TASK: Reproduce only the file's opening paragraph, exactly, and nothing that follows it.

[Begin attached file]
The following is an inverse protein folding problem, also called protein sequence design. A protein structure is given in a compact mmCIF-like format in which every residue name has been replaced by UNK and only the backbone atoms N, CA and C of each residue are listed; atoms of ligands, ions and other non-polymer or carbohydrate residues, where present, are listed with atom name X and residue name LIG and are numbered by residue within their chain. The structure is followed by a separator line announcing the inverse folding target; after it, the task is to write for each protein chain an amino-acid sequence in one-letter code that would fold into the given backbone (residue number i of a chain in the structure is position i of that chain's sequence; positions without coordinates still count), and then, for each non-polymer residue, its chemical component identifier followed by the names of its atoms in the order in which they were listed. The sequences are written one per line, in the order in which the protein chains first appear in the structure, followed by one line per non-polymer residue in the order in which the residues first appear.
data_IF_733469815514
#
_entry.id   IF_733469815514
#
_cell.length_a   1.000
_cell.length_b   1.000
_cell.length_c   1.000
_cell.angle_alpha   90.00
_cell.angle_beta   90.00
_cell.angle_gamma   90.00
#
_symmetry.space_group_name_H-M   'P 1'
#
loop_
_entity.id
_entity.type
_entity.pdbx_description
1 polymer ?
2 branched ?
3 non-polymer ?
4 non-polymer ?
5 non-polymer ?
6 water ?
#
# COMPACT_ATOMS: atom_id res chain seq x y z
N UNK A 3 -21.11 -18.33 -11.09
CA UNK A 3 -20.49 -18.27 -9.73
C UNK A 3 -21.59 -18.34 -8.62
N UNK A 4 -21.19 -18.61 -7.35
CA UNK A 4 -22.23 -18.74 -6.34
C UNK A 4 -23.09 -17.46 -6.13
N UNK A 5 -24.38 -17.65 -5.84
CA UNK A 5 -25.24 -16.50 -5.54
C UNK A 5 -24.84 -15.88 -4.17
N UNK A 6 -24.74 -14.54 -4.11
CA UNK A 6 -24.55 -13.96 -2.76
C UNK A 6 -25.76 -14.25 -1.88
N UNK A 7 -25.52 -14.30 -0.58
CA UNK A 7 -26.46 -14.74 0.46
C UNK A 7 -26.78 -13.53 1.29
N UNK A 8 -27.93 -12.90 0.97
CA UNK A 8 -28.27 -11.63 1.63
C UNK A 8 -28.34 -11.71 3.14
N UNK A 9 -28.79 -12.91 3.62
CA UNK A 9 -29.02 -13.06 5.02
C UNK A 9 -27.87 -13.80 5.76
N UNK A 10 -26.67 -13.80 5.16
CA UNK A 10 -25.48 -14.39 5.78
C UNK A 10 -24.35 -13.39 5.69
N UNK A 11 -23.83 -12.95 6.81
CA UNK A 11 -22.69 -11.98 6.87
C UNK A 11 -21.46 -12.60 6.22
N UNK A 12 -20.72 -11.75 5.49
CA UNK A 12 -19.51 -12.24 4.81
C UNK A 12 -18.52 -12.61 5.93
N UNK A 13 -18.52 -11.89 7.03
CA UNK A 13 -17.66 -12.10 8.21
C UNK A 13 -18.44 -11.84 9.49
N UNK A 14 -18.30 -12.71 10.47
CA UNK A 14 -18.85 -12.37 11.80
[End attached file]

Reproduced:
The following is an inverse protein folding problem, also called protein sequence design. A protein structure is given in a compact mmCIF-like format in which every residue name has been replaced by UNK and only the backbone atoms N, CA and C of each residue are listed; atoms of ligands, ions and other non-polymer or carbohydrate residues, where present, are listed with atom name X and residue name LIG and are numbered by residue within their chain. The structure is followed by a separator line announcing the inverse folding target; after it, the task is to write for each protein chain an amino-acid sequence in one-letter code that would fold into the given backbone (residue number i of a chain in the structure is position i of that chain's sequence; positions without coordinates still count), and then, for each non-polymer residue, its chemical component identifier followed by the names of its atoms in the order in which they were listed. The sequences are written one per line, in the order in which the protein chains first appear in the structure, followed by one line per non-polymer residue in the order in which the residues first appear.